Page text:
dimensions.[25] In this way, periodic patterns of exceptionally long, that is, up to
1 mm, lines of porphyrin trimers were
produced (Figure 3 a).
When a drop of solution is applied to
a mica surface, one-molecule-thick lines
of porphyrin trimers with a length of up
to almost one millimeter are generated
on the surface while the solvent evaporates. These lines run parallel to the
receding drop edges. The formation of
lines is determined by the discontinuous
shrinkage of the drop during evaporation of the solvent: the drop edge is
pinned (probably by some irregularly
2007 Wiley-VCH Verlag GmbH & Co. KGaA, Weinheim
Figure 2. Example of competition between self-assembly and dewetting: topographical scanning
force microscopy (SFM) images of C132 on mica. a) Deposition from a dichlorobenzene
solution at room temperature: irregular aggregates are formed due to dewetting-dominated selfassembly. b) Deposition from a trichlorobenzene solution at room temperature: slower
evaporation of the solvent allows some molecules to self-organize in fibers, while the others still
give disordered aggregates. c) Deposition from a trichlorobenzene solution at 4 8C: evaporation
is even slower and the process primarily leads to the formation of self-assembled fibers.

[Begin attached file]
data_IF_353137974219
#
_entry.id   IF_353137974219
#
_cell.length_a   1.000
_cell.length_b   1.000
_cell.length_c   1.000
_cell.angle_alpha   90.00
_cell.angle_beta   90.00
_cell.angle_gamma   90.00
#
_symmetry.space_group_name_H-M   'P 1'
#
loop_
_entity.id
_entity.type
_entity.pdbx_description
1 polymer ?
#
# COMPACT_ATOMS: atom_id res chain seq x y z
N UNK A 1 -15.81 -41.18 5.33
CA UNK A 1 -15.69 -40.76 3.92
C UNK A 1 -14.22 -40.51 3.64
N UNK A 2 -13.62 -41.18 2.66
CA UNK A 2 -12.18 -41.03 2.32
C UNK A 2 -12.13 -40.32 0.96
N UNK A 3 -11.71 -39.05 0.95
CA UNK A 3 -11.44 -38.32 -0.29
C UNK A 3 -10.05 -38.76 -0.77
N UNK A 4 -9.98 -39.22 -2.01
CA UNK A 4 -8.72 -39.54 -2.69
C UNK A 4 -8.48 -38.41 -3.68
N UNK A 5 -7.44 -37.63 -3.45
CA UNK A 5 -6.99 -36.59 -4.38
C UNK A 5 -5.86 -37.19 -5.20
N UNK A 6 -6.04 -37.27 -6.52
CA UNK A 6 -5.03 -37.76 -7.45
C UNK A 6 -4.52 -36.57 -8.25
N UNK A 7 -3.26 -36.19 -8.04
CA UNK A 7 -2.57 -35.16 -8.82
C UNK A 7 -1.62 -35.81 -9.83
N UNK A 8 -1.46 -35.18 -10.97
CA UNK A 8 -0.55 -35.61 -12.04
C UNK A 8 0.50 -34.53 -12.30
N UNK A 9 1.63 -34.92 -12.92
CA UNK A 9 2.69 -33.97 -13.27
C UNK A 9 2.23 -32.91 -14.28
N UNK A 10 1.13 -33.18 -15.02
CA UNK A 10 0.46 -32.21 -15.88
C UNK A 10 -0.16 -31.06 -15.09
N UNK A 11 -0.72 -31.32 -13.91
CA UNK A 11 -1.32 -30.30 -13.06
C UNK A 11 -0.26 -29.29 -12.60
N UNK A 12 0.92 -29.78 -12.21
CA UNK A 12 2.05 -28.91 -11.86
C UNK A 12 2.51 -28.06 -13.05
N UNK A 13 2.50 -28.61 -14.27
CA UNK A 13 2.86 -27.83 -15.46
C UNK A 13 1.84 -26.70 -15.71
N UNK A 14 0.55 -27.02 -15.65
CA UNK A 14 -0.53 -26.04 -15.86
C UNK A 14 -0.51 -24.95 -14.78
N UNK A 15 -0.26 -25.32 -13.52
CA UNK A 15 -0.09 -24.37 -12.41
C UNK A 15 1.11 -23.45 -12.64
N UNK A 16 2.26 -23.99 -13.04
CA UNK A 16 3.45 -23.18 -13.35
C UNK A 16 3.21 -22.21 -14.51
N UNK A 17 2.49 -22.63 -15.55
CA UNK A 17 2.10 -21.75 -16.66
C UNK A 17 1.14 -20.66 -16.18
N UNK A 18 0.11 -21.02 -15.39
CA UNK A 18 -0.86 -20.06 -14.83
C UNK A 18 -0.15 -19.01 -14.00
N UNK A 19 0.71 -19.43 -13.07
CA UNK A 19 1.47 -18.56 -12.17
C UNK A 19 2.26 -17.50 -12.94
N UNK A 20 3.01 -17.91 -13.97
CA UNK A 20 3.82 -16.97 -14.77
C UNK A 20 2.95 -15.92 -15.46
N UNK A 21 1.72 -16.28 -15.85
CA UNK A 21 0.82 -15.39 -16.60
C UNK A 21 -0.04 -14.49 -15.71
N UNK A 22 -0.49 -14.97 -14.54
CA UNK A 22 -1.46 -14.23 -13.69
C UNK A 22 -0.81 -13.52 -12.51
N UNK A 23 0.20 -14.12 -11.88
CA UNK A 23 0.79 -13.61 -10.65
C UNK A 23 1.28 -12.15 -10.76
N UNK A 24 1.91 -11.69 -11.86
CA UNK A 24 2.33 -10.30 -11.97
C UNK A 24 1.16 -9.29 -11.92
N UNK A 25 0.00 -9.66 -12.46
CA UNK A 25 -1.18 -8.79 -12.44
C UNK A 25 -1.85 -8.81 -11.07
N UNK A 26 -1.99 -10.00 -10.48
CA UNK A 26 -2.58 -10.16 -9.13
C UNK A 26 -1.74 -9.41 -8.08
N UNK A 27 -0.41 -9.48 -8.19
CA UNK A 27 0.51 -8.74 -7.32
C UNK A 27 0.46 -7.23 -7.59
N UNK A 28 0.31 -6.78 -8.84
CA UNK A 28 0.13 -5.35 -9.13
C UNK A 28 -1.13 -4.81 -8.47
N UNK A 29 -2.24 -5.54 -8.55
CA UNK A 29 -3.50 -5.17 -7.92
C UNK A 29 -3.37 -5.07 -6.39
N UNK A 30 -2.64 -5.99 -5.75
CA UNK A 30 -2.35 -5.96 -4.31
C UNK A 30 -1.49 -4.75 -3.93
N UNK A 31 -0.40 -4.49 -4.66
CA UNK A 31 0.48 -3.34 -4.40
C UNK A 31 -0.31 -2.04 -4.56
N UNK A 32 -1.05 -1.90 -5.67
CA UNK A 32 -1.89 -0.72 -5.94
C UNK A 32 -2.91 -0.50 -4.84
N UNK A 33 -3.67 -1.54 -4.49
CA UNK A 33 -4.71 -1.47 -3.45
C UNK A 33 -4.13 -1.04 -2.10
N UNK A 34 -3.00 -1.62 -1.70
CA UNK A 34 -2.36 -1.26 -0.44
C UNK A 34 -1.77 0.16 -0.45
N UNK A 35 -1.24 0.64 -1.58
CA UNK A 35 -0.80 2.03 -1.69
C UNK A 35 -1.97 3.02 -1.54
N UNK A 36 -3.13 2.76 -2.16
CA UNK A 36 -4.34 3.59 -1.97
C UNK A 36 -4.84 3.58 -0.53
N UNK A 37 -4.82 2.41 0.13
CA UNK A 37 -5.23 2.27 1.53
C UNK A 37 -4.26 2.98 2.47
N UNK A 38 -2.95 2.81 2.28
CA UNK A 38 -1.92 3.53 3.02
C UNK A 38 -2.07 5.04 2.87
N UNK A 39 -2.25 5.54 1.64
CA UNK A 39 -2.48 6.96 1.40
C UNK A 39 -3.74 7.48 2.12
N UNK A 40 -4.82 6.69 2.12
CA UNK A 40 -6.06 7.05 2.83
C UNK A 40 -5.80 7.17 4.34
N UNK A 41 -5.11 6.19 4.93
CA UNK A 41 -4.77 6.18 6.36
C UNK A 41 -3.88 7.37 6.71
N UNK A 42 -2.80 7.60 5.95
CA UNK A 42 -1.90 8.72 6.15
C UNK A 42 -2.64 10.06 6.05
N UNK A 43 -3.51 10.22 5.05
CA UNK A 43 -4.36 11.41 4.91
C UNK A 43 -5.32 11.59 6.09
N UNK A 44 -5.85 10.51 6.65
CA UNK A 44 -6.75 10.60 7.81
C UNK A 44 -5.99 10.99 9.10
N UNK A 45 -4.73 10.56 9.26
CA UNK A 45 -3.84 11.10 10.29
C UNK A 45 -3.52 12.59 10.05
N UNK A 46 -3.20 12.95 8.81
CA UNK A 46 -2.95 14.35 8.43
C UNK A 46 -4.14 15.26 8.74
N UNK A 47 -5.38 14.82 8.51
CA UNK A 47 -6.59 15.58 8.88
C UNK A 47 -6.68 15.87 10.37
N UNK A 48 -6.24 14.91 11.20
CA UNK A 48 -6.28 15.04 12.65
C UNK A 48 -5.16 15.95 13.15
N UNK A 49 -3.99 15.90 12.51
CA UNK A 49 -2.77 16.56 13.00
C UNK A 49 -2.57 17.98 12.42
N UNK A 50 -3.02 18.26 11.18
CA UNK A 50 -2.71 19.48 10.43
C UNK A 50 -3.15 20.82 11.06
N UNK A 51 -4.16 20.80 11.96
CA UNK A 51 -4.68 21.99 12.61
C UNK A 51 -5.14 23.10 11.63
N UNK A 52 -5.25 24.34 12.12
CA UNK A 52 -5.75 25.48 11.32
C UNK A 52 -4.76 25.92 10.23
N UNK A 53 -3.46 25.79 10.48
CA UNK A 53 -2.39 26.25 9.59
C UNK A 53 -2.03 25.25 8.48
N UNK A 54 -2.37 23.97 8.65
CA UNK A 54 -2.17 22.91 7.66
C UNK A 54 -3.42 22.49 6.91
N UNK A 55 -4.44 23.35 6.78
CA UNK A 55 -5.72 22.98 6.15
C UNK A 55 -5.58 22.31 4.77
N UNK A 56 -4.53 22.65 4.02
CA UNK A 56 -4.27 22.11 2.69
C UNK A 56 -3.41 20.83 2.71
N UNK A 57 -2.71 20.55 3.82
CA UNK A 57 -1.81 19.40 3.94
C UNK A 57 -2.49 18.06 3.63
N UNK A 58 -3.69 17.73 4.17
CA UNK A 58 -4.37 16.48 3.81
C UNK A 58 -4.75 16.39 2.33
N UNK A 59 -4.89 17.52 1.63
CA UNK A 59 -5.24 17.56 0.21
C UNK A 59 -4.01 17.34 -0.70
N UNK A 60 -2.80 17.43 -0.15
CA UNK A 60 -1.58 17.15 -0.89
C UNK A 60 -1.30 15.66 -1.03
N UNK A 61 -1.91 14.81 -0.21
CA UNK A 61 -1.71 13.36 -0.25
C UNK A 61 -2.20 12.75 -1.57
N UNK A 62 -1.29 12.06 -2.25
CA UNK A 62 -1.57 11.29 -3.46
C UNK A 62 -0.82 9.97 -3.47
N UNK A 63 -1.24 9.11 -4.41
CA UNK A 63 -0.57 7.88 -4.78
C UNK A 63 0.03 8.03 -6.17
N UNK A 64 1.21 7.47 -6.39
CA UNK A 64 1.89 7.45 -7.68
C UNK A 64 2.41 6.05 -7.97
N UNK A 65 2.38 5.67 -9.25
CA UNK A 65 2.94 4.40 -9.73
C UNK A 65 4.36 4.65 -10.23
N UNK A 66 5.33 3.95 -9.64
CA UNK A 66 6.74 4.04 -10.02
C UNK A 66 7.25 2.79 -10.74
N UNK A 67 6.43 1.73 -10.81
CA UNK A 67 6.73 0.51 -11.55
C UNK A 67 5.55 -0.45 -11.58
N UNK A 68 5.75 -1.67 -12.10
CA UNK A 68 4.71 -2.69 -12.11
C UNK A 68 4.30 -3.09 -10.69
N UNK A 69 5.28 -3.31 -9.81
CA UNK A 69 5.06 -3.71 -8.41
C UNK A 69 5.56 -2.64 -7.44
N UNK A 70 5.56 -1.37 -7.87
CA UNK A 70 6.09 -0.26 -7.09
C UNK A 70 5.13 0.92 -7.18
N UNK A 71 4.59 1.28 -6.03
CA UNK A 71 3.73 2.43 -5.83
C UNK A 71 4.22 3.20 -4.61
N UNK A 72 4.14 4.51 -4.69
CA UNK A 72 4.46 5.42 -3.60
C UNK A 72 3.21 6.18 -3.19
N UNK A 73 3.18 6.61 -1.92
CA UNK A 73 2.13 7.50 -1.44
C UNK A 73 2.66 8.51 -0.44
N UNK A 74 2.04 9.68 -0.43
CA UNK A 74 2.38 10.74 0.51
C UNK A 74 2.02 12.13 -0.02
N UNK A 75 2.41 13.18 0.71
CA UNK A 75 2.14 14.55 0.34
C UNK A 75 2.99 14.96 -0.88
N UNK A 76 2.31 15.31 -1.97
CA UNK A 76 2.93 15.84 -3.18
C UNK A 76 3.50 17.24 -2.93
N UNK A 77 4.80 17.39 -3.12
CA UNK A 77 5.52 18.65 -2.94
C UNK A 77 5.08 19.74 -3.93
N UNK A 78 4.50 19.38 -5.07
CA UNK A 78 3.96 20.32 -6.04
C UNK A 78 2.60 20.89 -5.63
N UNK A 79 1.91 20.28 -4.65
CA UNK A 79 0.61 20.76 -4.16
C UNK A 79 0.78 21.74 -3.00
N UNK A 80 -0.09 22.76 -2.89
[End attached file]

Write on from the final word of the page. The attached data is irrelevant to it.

Reproduced from Ref. [24].
clustered porphyrin material or eventually by small structural defects of the
surface) and thus it shrinks through
discontinuous jumps. After each jump,
the receding drop leaves a thin layer of
solution on the surface which undergoes
rapid dewetting. Ripples are formed
within the thin unstable layer which
forces the molecules to self-assemble
into long lines parallel to the drop edge
(Figure 3 b). Noteworthy, these lines do
not only display a high aspect ratio but
they also exhibit a surprisingly uniform
lateral spacing on macroscopic scales:
Figure 3. a) Topographical SFM image of porphyrin trimers self-assembled in lines with crosssections of tens of nanometers. b) Schematic representation of the formation of nanoscopic
lines. c) SFM image of lines with cross-sections of hundreds of nanometers obtained by using
larger droplets. d) Schematic representation of the formation of large lines. Adapted from
Ref. [10].
2007 Wiley-VCH Verlag GmbH & Co. KGaA, Weinheim
(640 40) nm spacing on areas up to
3 mm2. This takes place because the
dewetting process, and consequently the
line spacing, is not controlled by the
kinetics of the receding drop but rather
it is ruled by the energetics of the
surface–solution system. Note that the
line spacing, although varying in the
different domains, always lies in the
range 0.5–1 mm.
As described by Seeman et al.,[26] the
dominant lateral wavelength of the
dewetting process (in this case, the
spacing between the ripples formed)
depends on 1) the surface tension of
the liquid and 2) the excess free energy
F(h) of a layer of solution with thickness h deposited on a surface. The value